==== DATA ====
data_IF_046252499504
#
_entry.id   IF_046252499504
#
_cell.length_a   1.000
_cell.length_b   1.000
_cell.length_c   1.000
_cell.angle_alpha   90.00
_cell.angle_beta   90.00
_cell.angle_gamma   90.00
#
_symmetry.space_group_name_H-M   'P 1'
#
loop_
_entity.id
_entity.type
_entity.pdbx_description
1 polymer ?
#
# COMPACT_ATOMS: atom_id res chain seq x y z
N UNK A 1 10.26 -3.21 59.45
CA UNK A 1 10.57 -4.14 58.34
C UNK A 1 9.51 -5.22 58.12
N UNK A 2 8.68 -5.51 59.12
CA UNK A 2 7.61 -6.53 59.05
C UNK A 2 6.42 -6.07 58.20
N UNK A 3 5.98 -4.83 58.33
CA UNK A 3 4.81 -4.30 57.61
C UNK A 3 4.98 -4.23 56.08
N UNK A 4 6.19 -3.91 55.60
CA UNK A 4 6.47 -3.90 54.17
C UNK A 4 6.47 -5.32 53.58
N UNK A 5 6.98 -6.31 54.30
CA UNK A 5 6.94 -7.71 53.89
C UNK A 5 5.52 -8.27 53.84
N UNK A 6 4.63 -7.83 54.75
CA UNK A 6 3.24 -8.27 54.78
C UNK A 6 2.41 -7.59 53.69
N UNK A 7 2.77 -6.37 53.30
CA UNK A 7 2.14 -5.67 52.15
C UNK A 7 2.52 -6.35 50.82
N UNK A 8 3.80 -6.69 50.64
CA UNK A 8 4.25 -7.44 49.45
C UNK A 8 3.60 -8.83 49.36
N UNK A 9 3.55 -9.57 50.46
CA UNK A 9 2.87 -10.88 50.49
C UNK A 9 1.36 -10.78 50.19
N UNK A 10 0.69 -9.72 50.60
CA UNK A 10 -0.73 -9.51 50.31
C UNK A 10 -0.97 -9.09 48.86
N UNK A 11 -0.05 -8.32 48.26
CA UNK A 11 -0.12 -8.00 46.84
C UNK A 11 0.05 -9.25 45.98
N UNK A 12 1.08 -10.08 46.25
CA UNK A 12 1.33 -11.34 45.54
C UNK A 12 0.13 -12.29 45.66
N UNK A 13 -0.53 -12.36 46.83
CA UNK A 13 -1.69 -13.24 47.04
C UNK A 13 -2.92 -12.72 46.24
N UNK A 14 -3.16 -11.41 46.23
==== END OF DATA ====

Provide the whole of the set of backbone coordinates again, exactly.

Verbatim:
data_IF_046252499504
#
_entry.id   IF_046252499504
#
_cell.length_a   1.000
_cell.length_b   1.000
_cell.length_c   1.000
_cell.angle_alpha   90.00
_cell.angle_beta   90.00
_cell.angle_gamma   90.00
#
_symmetry.space_group_name_H-M   'P 1'
#
loop_
_entity.id
_entity.type
_entity.pdbx_description
1 polymer ?
#
# COMPACT_ATOMS: atom_id res chain seq x y z
N UNK A 1 10.26 -3.21 59.45
CA UNK A 1 10.57 -4.14 58.34
C UNK A 1 9.51 -5.22 58.12
N UNK A 2 8.68 -5.51 59.12
CA UNK A 2 7.61 -6.53 59.05
C UNK A 2 6.42 -6.07 58.20
N UNK A 3 5.98 -4.83 58.33
CA UNK A 3 4.81 -4.30 57.61
C UNK A 3 4.98 -4.23 56.08
N UNK A 4 6.19 -3.91 55.60
CA UNK A 4 6.47 -3.90 54.17
C UNK A 4 6.47 -5.32 53.58
N UNK A 5 6.98 -6.31 54.30
CA UNK A 5 6.94 -7.71 53.89
C UNK A 5 5.52 -8.27 53.84
N UNK A 6 4.63 -7.83 54.75
CA UNK A 6 3.24 -8.27 54.78
C UNK A 6 2.41 -7.59 53.69
N UNK A 7 2.77 -6.37 53.30
CA UNK A 7 2.14 -5.67 52.15
C UNK A 7 2.52 -6.35 50.82
N UNK A 8 3.80 -6.69 50.64
CA UNK A 8 4.25 -7.44 49.45
C UNK A 8 3.60 -8.83 49.36
N UNK A 9 3.55 -9.57 50.46
CA UNK A 9 2.87 -10.88 50.49
C UNK A 9 1.36 -10.78 50.19
N UNK A 10 0.69 -9.72 50.60
CA UNK A 10 -0.73 -9.51 50.31
C UNK A 10 -0.97 -9.09 48.86
N UNK A 11 -0.05 -8.32 48.26
CA UNK A 11 -0.12 -8.00 46.84
C UNK A 11 0.05 -9.25 45.98
N UNK A 12 1.08 -10.08 46.25
CA UNK A 12 1.33 -11.34 45.54
C UNK A 12 0.13 -12.29 45.66
N UNK A 13 -0.53 -12.36 46.83
CA UNK A 13 -1.69 -13.24 47.04
C UNK A 13 -2.92 -12.72 46.24
N UNK A 14 -3.16 -11.41 46.23